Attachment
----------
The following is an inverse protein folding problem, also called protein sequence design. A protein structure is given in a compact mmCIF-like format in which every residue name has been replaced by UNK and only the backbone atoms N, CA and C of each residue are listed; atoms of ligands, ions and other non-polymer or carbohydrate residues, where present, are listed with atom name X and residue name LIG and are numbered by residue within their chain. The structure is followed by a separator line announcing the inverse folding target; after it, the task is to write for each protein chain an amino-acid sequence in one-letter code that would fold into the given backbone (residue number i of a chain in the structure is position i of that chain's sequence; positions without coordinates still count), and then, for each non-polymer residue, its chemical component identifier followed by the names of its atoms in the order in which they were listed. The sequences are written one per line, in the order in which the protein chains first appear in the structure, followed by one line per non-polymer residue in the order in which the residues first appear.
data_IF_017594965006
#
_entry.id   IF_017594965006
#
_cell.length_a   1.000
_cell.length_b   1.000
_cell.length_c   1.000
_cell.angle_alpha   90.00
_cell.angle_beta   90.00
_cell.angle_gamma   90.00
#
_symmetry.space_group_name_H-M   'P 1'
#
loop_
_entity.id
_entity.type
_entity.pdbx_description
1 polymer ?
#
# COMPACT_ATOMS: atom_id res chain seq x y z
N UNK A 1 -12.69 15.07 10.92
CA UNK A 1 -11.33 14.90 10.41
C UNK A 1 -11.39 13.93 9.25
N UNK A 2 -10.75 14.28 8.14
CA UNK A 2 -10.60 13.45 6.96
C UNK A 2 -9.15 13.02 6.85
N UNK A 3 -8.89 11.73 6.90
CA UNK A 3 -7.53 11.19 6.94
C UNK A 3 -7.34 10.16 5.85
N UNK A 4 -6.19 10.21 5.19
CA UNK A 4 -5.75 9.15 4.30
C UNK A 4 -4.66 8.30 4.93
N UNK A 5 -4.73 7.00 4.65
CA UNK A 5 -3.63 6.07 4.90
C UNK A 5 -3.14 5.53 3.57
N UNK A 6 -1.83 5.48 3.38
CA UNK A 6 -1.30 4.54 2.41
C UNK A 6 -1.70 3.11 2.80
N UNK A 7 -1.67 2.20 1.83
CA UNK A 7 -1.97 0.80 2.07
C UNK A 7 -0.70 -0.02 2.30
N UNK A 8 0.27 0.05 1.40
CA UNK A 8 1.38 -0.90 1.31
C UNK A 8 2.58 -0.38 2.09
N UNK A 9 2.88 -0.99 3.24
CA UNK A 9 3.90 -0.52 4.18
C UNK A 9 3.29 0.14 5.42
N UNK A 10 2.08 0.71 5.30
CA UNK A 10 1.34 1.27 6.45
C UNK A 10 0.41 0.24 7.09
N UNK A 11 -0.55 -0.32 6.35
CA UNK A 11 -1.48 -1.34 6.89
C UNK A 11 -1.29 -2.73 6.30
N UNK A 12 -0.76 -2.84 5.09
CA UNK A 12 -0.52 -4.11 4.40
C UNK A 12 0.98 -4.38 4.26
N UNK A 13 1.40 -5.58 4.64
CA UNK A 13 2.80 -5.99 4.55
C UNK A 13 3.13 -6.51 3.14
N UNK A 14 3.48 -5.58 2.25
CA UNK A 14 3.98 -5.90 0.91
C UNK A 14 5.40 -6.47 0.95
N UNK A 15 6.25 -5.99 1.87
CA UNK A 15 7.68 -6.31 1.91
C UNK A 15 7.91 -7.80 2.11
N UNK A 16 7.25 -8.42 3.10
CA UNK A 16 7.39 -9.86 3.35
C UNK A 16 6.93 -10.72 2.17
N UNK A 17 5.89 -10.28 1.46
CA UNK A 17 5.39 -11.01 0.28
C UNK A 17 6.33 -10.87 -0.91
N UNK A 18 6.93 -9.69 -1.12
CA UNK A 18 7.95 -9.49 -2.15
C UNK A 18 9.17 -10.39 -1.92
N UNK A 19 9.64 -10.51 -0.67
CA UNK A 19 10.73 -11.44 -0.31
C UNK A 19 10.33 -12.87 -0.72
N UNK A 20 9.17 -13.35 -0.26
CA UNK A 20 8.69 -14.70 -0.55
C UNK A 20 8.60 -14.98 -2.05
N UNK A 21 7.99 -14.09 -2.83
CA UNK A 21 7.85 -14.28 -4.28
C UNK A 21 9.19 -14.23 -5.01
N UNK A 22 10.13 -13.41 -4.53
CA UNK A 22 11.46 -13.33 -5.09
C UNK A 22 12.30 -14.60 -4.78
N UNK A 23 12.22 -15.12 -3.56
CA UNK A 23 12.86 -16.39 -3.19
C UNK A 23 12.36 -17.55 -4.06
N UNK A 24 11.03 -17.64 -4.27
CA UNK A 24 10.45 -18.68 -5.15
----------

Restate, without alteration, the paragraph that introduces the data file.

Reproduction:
The following is an inverse protein folding problem, also called protein sequence design. A protein structure is given in a compact mmCIF-like format in which every residue name has been replaced by UNK and only the backbone atoms N, CA and C of each residue are listed; atoms of ligands, ions and other non-polymer or carbohydrate residues, where present, are listed with atom name X and residue name LIG and are numbered by residue within their chain. The structure is followed by a separator line announcing the inverse folding target; after it, the task is to write for each protein chain an amino-acid sequence in one-letter code that would fold into the given backbone (residue number i of a chain in the structure is position i of that chain's sequence; positions without coordinates still count), and then, for each non-polymer residue, its chemical component identifier followed by the names of its atoms in the order in which they were listed. The sequences are written one per line, in the order in which the protein chains first appear in the structure, followed by one line per non-polymer residue in the order in which the residues first appear.